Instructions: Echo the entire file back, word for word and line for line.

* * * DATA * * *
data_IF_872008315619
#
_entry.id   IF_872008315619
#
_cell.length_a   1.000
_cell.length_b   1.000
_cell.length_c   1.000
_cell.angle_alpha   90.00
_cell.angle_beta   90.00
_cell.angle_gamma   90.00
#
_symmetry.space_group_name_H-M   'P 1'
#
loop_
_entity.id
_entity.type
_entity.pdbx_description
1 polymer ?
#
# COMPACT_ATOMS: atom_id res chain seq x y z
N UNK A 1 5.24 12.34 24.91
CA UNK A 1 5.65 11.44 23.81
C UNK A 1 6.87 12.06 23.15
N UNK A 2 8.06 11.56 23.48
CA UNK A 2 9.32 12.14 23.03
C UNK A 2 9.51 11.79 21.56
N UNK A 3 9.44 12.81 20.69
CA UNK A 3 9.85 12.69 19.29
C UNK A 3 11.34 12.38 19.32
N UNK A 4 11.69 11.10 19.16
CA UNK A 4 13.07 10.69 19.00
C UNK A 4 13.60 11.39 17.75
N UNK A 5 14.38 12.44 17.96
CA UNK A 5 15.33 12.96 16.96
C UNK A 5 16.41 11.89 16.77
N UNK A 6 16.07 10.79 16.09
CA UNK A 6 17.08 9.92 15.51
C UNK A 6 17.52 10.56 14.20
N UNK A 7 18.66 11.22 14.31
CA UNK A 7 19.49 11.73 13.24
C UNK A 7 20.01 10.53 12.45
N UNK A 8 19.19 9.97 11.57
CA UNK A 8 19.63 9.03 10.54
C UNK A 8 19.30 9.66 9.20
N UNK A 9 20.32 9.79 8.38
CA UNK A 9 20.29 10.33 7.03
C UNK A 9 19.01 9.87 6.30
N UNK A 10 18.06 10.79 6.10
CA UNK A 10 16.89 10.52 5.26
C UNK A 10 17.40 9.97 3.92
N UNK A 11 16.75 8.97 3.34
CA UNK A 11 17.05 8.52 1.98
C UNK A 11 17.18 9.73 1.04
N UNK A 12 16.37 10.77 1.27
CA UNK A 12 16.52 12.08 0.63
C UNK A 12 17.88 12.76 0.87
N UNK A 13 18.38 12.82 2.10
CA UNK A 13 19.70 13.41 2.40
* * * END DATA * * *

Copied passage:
data_IF_872008315619
#
_entry.id   IF_872008315619
#
_cell.length_a   1.000
_cell.length_b   1.000
_cell.length_c   1.000
_cell.angle_alpha   90.00
_cell.angle_beta   90.00
_cell.angle_gamma   90.00
#
_symmetry.space_group_name_H-M   'P 1'
#
loop_
_entity.id
_entity.type
_entity.pdbx_description
1 polymer ?
#
# COMPACT_ATOMS: atom_id res chain seq x y z
N UNK A 1 5.24 12.34 24.91
CA UNK A 1 5.65 11.44 23.81
C UNK A 1 6.87 12.06 23.15
N UNK A 2 8.06 11.56 23.48
CA UNK A 2 9.32 12.14 23.03
C UNK A 2 9.51 11.79 21.56
N UNK A 3 9.44 12.81 20.69
CA UNK A 3 9.85 12.69 19.29
C UNK A 3 11.34 12.38 19.32
N UNK A 4 11.69 11.10 19.16
CA UNK A 4 13.07 10.69 19.00
C UNK A 4 13.60 11.39 17.75
N UNK A 5 14.38 12.44 17.96
CA UNK A 5 15.33 12.96 16.96
C UNK A 5 16.41 11.89 16.77
N UNK A 6 16.07 10.79 16.09
CA UNK A 6 17.08 9.92 15.51
C UNK A 6 17.52 10.56 14.20
N UNK A 7 18.66 11.22 14.31
CA UNK A 7 19.49 11.73 13.24
C UNK A 7 20.01 10.53 12.45
N UNK A 8 19.19 9.97 11.57
CA UNK A 8 19.63 9.03 10.54
C UNK A 8 19.30 9.66 9.20
N UNK A 9 20.32 9.79 8.38
CA UNK A 9 20.29 10.33 7.03
C UNK A 9 19.01 9.87 6.30
N UNK A 10 18.06 10.79 6.10
CA UNK A 10 16.89 10.52 5.26
C UNK A 10 17.40 9.97 3.92
N UNK A 11 16.75 8.97 3.34
CA UNK A 11 17.05 8.52 1.98
C UNK A 11 17.18 9.73 1.04
N UNK A 12 16.37 10.77 1.27
CA UNK A 12 16.52 12.08 0.63
C UNK A 12 17.88 12.76 0.87
N UNK A 13 18.38 12.82 2.10
CA UNK A 13 19.70 13.41 2.40